Identification of adaptive genes without prior knowledge of the phenotypes they confer is possible with a bottom-up approach that begins with population genetic screening to detect signatures of selection [17]. For barley, this approach has previously been attempted on a genome-wide scale [10], but yielded only two statistically significant signals, one associated with the Btr1/Btr2 region of chromosome 3H, and a second on chromosome 1H, in a region that apparently did not contain candidate domestication loci. Another recent study identified dozens of candidate genes potentially involved in domestication, but the screening was limited to 1666 pre-selected loci [9]. Importantly, neither of these studies performed scans specifically on the domesticated subpopulations on which selection is likely to have operated.

The availability of exome capture datasets for multiple barley accessions, coupled with improvements in the barley reference genome, enable the evolutionary history of cultivated barley to be examined in greater detail. We therefore analysed exome data for 310 wild, cultivated and hybrid/feral barley accessions in order to delineate the demographic history of domesticated barley, and subsequently to identify signatures of selection in genetically-defined domesticated groups, as well as the inter-group overlaps of these signatures and the candidate gene variants that were targeted during domestication.

Results and discussion

Population history of cultivated barley

Exome data for 112 wild barley accessions, 15 hybrid or feral lines, and 183 landraces and improved cultivars (Additional file 1: Table S1), including a 6000 years old specimen [18] serving as a temporal reference of the domestication process (referred to as the ‘6ky barley’), were mapped against the pseudomolecule-level assembly of the barley genome [19]. The wild accessions were divided into four populations – western Fertile Crescent, eastern Fertile Crescent, Mediterranean, and Central Asia – based on their collection points (see Methods).

Principal component analysis (PCA) of nucleotide diversity placed all cultivated barley in a single cluster separated from the wild subspecies (Fig. 1a), mirroring the pattern reported previously [9, 10]. When only the diversity of cultivated barley is analysed by the PCA, multiple clusters or ‘groups’ can be identified (Fig. 1b–d). From the information provided by PCs 1–8 (see Methods), 95% of the cultivated accessions could be assigned to six population genetic groups (Fig. 1e). Four of these – eastern (group I), Mediterranean (II), central European (III) and Arabian-Ethiopian (V) – are consistent with genetic clusters identified in a different dataset [13]. The additional two groups are a cluster of two-rowed landraces mostly located in the Fertile Crescent (group IV), and a cluster predominantly comprising landraces from Transcaucasia and Iran (group VI). The Arabian-Ethiopian group V can also be further subdivided into Va (Ethiopia) and Vb (Western Asia), but these accessions were retained as a single group in most subsequent analyses due to the small sample size. The population structure inferred from the PCAs was supported by a distance-based Neighbour-Net analysis [20] (Additional file 2: Fig. S1), in which each group formed a single cluster, with the exception of groups Va and Vb which were positioned at different places in the graph. The population structure was also supported by the ancestry coefficients obtained by sNMF analysis [21] (Additional file 3: Fig. S2), which differentiated groups I–III at K = 4 and the remaining groups at K = 7, with extensive admixture apparent at all K values.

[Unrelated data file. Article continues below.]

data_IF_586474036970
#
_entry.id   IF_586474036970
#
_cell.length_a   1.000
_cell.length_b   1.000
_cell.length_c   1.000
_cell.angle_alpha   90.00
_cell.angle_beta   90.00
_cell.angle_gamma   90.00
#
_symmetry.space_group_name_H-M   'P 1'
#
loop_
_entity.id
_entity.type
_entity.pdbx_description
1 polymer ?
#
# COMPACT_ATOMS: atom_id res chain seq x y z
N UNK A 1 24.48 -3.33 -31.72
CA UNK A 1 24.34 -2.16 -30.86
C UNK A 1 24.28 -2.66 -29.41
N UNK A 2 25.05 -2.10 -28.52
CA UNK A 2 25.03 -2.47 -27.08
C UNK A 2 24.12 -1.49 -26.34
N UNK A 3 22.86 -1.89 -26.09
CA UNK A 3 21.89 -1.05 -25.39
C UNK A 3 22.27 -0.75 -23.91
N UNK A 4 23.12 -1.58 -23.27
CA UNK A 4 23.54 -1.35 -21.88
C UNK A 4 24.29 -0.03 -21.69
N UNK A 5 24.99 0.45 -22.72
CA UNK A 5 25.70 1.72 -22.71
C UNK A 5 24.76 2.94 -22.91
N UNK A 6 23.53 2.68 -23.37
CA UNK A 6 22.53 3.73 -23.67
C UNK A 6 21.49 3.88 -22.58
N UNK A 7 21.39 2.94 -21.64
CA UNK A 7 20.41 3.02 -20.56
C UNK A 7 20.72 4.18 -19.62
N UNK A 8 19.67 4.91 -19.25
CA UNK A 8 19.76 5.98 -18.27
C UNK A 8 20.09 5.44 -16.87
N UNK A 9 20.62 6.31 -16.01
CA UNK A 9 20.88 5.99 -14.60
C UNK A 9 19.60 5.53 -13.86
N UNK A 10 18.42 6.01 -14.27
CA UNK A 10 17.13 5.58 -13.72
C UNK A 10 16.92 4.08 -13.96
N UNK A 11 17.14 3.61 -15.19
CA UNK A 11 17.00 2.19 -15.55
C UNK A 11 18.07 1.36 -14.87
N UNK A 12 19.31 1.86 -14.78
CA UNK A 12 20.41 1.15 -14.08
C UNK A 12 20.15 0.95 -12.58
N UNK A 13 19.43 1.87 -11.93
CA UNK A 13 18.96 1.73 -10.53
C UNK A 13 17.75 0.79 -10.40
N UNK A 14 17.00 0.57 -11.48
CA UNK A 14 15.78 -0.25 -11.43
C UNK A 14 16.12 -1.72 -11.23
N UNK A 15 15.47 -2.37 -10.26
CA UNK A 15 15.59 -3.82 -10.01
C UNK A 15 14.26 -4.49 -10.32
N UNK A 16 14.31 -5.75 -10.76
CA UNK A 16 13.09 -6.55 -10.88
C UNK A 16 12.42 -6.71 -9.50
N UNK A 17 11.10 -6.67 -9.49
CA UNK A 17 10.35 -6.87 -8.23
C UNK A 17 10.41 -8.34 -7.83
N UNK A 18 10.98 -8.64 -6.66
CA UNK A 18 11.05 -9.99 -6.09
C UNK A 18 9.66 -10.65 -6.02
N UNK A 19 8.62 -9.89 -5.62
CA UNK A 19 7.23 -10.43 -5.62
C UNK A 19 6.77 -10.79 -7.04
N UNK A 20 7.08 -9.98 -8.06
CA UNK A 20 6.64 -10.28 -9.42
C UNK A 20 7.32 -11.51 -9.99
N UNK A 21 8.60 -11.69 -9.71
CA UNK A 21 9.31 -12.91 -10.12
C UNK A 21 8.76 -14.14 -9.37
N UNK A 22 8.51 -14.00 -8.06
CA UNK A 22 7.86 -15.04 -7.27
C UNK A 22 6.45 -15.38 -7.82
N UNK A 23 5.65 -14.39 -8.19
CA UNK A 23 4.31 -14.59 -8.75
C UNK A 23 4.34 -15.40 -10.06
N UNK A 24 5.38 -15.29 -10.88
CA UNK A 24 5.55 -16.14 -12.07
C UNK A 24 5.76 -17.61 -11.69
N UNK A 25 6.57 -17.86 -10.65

Fig. 1

Structure and geography of barley populations. a The top two PCs of the nucleotide diversity in wild and cultivated barley. Wild barley accessions are marked as crosses and domesticated accessions as full circles. Several accessions previously described as wild, but collected outside of the primary distribution range, were labelled as feral/hybrid (full triangles) and excluded from further analyses (see Additional file 1: Table S1) . None of the top 20 PCs placed cultivated barley in separate clusters (not shown). bd PCAs of the cultivated barleys (wild barley excluded). On all three panels, group membership is indicated with the same colours as on the map below. e Geography of the domesticated groups defined by the PCA of cultivated barley

To examine the relationships between the populations in greater detail, we used TreeMix [22], a statistical model that enables chronological population splits and mixtures to be inferred from the covariance of allele frequency data. The results were consistent with the diversity patterns described above, and suggested that all cultivated barley has a common base and the six extant groups are the result of population splits and significant admixture events (Fig. 2). The Mediterranean wild barleys represent the most ancient split. The cultivated barleys are always resolved as a single cluster, and when 2–4 admixture events are modelled the oldest branch is formed by the Fertile Crescent group IV, which consists of two-rowed landraces and includes the 6ky barley excavated in Israel. Two episodes of genetic exchange between wild and domesticated populations are consistently identified in the Treemix analyses. The first of these is between the Mediterranean wild population (Cyprus, Greece and Libya) and the Mediterranean domesticated group II, with additional exchange between group II and central European group III. The second exchange is between the Central Asian wild population and Transcaucasian-Iranian group VI and the Arabian group Vb.

Fig. 2